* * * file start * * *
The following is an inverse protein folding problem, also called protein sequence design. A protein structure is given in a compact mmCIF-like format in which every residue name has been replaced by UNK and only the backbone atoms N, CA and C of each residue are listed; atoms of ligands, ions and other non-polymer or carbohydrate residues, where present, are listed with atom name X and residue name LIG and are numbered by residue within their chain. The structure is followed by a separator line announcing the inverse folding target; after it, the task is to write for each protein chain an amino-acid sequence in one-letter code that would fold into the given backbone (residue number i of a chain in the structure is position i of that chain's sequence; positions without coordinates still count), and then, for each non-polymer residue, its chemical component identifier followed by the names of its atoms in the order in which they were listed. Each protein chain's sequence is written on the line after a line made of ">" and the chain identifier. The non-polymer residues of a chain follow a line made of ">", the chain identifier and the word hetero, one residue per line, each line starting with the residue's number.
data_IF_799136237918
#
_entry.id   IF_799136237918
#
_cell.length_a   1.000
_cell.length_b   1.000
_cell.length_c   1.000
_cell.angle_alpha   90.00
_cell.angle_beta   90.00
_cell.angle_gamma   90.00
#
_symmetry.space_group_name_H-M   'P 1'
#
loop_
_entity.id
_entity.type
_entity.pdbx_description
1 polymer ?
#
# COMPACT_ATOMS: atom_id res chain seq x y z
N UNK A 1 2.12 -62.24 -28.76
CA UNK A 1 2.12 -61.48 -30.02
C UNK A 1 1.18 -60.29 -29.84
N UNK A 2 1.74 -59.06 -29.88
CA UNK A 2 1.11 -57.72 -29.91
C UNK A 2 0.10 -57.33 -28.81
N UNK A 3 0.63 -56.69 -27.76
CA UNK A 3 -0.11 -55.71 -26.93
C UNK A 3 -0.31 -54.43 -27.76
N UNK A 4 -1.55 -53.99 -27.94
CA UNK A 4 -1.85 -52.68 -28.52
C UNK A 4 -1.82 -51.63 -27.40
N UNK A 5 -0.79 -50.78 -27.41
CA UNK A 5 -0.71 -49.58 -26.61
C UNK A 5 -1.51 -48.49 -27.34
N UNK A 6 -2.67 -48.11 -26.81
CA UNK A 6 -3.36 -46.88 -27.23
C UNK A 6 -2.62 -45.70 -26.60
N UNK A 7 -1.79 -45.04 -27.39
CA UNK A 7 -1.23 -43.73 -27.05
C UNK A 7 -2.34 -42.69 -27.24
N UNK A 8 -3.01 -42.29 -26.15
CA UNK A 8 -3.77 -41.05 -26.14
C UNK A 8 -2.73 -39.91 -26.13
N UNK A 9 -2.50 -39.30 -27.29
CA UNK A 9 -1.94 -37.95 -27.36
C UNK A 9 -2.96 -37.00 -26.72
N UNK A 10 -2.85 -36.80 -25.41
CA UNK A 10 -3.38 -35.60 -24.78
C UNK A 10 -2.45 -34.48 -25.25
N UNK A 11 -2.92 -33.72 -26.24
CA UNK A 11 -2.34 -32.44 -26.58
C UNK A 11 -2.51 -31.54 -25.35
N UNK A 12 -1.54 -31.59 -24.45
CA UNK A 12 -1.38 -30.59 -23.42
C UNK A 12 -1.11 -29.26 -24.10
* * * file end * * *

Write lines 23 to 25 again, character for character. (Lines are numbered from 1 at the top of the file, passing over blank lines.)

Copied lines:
CA UNK A 1 2.12 -61.48 -30.02
C UNK A 1 1.18 -60.29 -29.84
N UNK A 2 1.74 -59.06 -29.88